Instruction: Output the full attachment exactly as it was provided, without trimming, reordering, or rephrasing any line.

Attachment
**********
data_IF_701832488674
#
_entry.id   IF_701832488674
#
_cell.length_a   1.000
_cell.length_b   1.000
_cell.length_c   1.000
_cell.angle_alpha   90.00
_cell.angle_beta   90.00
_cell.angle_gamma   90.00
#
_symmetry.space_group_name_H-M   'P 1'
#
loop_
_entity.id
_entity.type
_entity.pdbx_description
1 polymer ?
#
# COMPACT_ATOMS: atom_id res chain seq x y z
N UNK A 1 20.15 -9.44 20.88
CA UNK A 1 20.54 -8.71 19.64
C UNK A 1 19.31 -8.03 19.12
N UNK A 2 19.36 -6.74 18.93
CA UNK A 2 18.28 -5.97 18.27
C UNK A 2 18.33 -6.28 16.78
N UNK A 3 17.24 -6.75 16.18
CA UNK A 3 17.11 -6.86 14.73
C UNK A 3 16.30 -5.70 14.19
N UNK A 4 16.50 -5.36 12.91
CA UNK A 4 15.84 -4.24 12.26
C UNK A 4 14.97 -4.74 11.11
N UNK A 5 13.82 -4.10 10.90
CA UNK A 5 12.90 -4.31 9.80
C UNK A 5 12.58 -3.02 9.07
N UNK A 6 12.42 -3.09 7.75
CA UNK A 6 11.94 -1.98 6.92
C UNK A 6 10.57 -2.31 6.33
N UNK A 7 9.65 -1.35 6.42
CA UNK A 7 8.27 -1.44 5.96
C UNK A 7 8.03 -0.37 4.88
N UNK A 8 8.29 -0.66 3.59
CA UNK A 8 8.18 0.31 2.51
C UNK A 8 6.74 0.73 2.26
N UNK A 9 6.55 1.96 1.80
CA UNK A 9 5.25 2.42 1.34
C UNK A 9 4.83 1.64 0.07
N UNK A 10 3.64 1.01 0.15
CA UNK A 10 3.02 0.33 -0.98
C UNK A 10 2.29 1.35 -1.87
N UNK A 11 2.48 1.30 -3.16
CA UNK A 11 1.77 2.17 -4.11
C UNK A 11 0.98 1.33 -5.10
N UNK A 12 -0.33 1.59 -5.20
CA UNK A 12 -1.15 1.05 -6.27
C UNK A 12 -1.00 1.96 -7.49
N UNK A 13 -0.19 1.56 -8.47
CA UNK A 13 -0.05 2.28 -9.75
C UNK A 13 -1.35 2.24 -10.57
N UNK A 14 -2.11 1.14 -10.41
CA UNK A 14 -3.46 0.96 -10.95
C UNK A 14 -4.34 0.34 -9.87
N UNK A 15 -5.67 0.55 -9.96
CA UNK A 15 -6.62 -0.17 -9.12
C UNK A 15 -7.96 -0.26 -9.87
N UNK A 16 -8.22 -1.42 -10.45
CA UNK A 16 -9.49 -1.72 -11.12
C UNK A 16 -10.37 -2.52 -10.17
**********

data_IF_701832488674
#
_entry.id   IF_701832488674
#
_cell.length_a   1.000
_cell.length_b   1.000
_cell.length_c   1.000
_cell.angle_alpha   90.00
_cell.angle_beta   90.00
_cell.angle_gamma   90.00
#
_symmetry.space_group_name_H-M   'P 1'
#
loop_
_entity.id
_entity.type
_entity.pdbx_description
1 polymer ?
#
# COMPACT_ATOMS: atom_id res chain seq x y z
N UNK A 1 20.15 -9.44 20.88
CA UNK A 1 20.54 -8.71 19.64
C UNK A 1 19.31 -8.03 19.12
N UNK A 2 19.36 -6.74 18.93
CA UNK A 2 18.28 -5.97 18.27
C UNK A 2 18.33 -6.28 16.78
N UNK A 3 17.24 -6.75 16.18
CA UNK A 3 17.11 -6.86 14.73
C UNK A 3 16.30 -5.70 14.19
N UNK A 4 16.50 -5.36 12.91
CA UNK A 4 15.84 -4.24 12.26
C UNK A 4 14.97 -4.74 11.11
N UNK A 5 13.82 -4.10 10.90
CA UNK A 5 12.90 -4.31 9.80
C UNK A 5 12.58 -3.02 9.07
N UNK A 6 12.42 -3.09 7.75
CA UNK A 6 11.94 -1.98 6.92
C UNK A 6 10.57 -2.31 6.33
N UNK A 7 9.65 -1.35 6.42
CA UNK A 7 8.27 -1.44 5.96
C UNK A 7 8.03 -0.37 4.88
N UNK A 8 8.29 -0.66 3.59
CA UNK A 8 8.18 0.31 2.51
C UNK A 8 6.74 0.73 2.26
N UNK A 9 6.55 1.96 1.80
CA UNK A 9 5.25 2.42 1.34
C UNK A 9 4.83 1.64 0.07
N UNK A 10 3.64 1.01 0.15
CA UNK A 10 3.02 0.33 -0.98
C UNK A 10 2.29 1.35 -1.87
N UNK A 11 2.48 1.30 -3.16
CA UNK A 11 1.77 2.17 -4.11
C UNK A 11 0.98 1.33 -5.10
N UNK A 12 -0.33 1.59 -5.20
CA UNK A 12 -1.15 1.05 -6.27
C UNK A 12 -1.00 1.96 -7.49
N UNK A 13 -0.19 1.56 -8.47
CA UNK A 13 -0.05 2.28 -9.75
C UNK A 13 -1.35 2.24 -10.57
N UNK A 14 -2.11 1.14 -10.41
CA UNK A 14 -3.46 0.96 -10.95
C UNK A 14 -4.34 0.34 -9.87
N UNK A 15 -5.67 0.55 -9.96
CA UNK A 15 -6.62 -0.17 -9.12
C UNK A 15 -7.96 -0.26 -9.87
N UNK A 16 -8.22 -1.42 -10.45
CA UNK A 16 -9.49 -1.72 -11.12
C UNK A 16 -10.37 -2.52 -10.17